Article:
Osteoporosis and your Teeth

When you think of Osteoporosis you probably think of your bones and not your teeth, but your teeth can be one of the first places that show you might be in danger of developing Osteoporosis.  If you’re a woman, particularly those over the age of 50, you’re more likely to show signs of the disease.

Since Osteoporosis weakens bones by reducing their density, symptoms of tooth loss or gum disease could indicate early stages of Osteoporosis. Your dentist may be able to detect the beginnings of the disease based on your oral symptoms, the results of your x-rays, examinations, as well as your medical history. This is why you should see your dentist regularly, because preventive care is essential to maintaining your oral as well as your overall health.

Signs of Osteoporosis

According to the Academy of General Dentistry, there are several signs that alert dentists to the possibility of osteoporosis:

  • Bone Loss in the Jaw:  This may be a sign of bone loss in other parts of the body.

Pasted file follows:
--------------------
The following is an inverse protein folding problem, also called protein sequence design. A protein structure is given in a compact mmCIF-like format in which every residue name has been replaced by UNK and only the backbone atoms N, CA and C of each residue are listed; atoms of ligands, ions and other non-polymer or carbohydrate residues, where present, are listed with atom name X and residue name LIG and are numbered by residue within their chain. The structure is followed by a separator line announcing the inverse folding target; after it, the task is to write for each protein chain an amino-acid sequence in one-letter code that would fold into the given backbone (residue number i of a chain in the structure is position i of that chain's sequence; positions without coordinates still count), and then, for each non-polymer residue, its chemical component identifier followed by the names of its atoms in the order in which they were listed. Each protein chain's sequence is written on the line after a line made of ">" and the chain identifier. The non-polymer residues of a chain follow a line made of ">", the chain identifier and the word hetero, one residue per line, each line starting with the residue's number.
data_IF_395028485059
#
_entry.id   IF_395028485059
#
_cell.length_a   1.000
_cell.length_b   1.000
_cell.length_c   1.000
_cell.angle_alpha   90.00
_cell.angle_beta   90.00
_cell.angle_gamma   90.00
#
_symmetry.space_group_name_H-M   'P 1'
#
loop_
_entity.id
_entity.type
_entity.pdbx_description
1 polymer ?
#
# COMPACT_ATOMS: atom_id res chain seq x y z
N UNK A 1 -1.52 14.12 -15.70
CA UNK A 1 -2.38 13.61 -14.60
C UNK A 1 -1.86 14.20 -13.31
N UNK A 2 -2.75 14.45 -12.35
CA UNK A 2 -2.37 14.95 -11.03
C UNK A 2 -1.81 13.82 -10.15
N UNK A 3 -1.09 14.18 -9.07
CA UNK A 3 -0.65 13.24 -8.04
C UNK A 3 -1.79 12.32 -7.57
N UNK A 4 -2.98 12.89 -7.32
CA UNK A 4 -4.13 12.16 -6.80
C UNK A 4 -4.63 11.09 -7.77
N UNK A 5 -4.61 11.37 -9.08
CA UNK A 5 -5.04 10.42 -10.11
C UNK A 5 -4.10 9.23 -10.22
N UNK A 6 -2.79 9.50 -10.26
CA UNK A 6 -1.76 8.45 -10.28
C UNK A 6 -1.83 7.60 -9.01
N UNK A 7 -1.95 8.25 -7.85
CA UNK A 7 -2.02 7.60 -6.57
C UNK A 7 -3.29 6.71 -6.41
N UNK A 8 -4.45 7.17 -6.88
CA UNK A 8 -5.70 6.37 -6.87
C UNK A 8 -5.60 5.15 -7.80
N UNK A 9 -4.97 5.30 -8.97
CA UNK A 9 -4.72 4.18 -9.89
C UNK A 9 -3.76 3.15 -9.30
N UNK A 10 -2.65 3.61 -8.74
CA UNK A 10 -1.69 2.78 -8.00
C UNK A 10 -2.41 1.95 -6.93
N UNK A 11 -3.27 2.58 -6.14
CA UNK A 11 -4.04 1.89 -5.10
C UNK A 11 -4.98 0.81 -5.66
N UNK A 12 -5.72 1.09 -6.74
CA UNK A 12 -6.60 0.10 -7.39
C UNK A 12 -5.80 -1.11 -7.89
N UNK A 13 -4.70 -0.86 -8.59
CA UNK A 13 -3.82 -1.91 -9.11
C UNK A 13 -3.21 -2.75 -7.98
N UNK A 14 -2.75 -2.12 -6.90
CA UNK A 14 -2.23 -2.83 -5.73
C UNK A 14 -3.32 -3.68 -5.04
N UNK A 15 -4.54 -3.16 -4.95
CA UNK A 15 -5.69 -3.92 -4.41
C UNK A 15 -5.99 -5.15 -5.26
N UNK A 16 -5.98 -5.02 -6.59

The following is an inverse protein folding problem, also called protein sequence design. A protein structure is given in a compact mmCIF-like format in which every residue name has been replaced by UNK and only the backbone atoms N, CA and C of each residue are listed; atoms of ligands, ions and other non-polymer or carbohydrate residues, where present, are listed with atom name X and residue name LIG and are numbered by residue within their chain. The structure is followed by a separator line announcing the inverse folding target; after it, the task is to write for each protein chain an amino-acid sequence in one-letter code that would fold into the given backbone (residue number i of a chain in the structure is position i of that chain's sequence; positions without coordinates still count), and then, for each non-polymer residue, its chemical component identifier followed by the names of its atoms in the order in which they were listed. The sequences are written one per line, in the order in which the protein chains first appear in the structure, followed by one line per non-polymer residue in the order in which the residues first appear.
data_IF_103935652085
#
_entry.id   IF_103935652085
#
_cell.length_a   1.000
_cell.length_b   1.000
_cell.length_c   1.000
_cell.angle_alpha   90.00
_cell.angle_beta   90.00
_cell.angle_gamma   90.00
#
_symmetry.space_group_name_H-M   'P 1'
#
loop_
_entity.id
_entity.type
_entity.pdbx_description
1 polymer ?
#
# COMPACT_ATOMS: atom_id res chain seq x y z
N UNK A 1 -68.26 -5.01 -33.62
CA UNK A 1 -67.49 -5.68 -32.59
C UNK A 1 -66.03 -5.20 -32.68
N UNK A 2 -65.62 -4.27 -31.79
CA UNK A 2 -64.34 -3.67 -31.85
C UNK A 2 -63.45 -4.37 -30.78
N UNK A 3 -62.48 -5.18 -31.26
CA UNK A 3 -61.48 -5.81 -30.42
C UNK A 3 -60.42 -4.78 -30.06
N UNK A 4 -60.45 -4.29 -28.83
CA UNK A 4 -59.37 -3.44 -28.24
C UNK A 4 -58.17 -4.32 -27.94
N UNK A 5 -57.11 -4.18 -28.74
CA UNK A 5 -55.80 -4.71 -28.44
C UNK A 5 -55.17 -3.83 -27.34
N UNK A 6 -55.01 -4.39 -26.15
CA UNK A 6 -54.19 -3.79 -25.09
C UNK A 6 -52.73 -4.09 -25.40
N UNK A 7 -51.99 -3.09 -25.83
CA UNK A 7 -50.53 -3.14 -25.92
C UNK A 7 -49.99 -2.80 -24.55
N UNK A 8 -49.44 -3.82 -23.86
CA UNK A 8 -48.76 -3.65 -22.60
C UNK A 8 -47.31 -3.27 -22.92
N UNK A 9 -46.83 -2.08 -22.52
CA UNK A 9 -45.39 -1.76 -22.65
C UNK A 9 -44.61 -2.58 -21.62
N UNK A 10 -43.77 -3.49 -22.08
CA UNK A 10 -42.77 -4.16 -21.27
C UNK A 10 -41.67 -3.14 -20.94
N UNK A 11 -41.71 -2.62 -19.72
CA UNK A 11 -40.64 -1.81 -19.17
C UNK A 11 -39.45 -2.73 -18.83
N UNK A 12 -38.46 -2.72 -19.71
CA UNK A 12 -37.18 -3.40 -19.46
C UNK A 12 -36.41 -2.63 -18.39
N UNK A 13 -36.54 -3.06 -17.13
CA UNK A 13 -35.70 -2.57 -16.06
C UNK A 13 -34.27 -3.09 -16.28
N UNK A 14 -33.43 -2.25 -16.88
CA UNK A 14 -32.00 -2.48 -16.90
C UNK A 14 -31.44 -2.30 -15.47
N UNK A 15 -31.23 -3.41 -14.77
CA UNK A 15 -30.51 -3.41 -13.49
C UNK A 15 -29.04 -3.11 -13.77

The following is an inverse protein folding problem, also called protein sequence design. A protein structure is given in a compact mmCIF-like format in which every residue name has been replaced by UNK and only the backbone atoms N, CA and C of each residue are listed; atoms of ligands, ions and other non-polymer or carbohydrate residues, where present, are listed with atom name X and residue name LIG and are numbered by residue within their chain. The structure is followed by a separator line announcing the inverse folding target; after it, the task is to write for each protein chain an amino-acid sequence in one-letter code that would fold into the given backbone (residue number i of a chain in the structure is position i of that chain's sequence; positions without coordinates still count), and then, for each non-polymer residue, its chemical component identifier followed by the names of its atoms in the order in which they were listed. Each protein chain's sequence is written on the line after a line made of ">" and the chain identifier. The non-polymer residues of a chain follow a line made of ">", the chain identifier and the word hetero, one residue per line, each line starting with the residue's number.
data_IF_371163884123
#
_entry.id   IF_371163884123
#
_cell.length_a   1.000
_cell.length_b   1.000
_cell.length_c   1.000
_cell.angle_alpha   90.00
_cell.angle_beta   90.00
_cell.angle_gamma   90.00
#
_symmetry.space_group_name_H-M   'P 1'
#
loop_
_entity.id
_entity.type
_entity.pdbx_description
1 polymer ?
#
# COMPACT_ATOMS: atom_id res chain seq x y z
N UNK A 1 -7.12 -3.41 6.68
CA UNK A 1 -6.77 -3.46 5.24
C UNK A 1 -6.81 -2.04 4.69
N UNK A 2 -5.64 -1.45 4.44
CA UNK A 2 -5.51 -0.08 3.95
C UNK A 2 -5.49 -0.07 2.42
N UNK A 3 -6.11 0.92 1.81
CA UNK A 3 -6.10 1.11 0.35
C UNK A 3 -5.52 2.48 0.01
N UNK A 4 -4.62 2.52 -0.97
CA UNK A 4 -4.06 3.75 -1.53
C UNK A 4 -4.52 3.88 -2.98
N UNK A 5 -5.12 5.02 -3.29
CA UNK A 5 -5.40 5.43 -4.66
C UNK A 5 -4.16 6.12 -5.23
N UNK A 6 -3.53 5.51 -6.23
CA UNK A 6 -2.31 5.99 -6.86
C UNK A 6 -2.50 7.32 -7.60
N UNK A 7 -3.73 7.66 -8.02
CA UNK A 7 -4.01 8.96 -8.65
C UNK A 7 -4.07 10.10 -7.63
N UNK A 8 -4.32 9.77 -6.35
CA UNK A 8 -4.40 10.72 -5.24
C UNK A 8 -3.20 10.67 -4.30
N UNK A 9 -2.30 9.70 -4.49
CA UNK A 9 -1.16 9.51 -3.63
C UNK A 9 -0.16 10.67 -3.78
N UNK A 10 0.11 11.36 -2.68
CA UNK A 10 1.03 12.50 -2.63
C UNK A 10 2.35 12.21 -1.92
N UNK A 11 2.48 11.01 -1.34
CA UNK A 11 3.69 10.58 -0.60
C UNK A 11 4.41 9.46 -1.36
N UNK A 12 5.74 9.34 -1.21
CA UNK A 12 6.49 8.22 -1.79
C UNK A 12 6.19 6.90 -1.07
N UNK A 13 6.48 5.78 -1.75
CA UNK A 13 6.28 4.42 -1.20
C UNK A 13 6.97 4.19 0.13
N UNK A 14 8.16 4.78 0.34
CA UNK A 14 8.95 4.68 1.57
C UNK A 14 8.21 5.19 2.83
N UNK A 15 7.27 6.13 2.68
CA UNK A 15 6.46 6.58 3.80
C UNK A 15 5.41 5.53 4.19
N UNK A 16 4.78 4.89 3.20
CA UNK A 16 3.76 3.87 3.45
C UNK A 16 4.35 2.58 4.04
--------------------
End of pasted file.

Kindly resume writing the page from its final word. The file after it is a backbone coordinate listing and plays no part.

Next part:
• Tooth Loss:  Studies suggest that women with low bone mineral density tend to lose more teeth.
  • Ill-fitting Dentures in Post-Menopausal Women: Studies show that post-menopausal women with osteoporosis need new dentures three times more often after age 50 than women without osteoporosis. Bone loss may become so severe that it may be impossible to create functional dentures. Without the aid of dentures to chew many types of food, older patients may suffer severe nutritional deficiencies.

If your dentist suspects you have osteoporosis, they can refer you to a physician for medical assessment and subsequent treatment. In addition to scheduling regular dentist visits, you can help prevent osteoporosis by:

  • Getting enough calcium each day, through diet or supplements (women/1,200mg; men/800mg; anyone over age 65/1,500mg)
  • Adding vitamin D to your diet
  • Exercising
  • Quitting smoking
  • Decreasing caffeine and alcohol intake

If you are worried about bone loss or think you may be suffering from Osteoporosis, call our office at Brogdon Dental for an assessment. We’re concerned about your overall health.



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